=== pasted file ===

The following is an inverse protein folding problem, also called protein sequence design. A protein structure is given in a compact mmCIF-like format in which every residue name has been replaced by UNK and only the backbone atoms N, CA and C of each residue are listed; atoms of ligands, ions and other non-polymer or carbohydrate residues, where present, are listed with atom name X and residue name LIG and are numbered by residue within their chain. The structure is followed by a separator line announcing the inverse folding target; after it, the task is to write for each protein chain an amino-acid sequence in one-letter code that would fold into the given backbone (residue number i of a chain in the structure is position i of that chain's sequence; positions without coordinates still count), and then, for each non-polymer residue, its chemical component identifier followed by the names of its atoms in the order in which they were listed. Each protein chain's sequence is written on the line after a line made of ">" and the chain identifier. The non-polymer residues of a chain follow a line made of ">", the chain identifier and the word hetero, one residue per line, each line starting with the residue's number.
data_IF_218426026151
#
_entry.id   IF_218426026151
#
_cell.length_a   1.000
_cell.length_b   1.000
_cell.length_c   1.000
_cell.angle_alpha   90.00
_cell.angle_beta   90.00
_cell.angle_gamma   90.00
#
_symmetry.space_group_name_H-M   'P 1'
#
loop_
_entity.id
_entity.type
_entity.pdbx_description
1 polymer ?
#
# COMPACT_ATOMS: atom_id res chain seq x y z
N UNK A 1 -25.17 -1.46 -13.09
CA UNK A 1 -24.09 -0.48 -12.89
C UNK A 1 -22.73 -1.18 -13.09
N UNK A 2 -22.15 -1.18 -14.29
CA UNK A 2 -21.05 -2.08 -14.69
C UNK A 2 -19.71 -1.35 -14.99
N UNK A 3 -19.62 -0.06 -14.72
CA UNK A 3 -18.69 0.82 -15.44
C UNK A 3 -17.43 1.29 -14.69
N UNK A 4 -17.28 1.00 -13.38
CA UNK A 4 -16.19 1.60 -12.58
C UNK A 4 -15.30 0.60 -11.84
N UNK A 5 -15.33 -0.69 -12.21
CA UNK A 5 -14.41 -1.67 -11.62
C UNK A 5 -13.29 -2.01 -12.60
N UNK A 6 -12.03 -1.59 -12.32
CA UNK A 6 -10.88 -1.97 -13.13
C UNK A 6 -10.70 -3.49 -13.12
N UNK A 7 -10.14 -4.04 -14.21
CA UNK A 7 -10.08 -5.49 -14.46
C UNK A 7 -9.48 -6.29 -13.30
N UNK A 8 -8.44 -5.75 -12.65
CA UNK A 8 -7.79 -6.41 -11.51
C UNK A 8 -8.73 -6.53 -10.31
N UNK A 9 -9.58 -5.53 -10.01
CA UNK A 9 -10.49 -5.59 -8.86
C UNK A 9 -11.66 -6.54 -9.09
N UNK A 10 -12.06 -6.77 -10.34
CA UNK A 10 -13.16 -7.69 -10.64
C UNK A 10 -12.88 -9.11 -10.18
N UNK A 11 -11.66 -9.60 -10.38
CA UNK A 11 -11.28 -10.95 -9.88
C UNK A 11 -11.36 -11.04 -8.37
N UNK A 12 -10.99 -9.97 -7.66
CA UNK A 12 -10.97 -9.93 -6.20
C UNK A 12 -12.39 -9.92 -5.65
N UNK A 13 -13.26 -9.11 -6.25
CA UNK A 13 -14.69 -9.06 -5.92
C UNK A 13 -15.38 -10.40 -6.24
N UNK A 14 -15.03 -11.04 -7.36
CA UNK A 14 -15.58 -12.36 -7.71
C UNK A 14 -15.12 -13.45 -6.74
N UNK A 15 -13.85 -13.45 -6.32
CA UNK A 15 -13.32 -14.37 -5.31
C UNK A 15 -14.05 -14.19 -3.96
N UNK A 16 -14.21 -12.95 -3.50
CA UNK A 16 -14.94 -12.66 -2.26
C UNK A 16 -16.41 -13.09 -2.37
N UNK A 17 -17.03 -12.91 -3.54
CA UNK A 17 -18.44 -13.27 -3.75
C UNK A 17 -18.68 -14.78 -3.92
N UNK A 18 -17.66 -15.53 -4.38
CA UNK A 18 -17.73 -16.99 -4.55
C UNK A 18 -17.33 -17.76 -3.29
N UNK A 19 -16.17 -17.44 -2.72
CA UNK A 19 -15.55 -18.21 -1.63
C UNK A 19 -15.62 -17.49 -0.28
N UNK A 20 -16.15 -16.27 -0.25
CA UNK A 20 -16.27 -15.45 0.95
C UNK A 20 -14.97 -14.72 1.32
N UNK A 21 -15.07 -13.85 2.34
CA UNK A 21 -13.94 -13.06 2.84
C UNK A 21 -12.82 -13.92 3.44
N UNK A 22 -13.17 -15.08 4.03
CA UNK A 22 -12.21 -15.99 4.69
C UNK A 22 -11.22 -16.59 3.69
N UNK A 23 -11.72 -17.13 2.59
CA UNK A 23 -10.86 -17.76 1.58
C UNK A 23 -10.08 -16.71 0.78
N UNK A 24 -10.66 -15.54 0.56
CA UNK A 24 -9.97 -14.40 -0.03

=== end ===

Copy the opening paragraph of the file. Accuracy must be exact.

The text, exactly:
The following is an inverse protein folding problem, also called protein sequence design. A protein structure is given in a compact mmCIF-like format in which every residue name has been replaced by UNK and only the backbone atoms N, CA and C of each residue are listed; atoms of ligands, ions and other non-polymer or carbohydrate residues, where present, are listed with atom name X and residue name LIG and are numbered by residue within their chain. The structure is followed by a separator line announcing the inverse folding target; after it, the task is to write for each protein chain an amino-acid sequence in one-letter code that would fold into the given backbone (residue number i of a chain in the structure is position i of that chain's sequence; positions without coordinates still count), and then, for each non-polymer residue, its chemical component identifier followed by the names of its atoms in the order in which they were listed. Each protein chain's sequence is written on the line after a line made of ">" and the chain identifier. The non-polymer residues of a chain follow a line made of ">", the chain identifier and the word hetero, one residue per line, each line starting with the residue's number.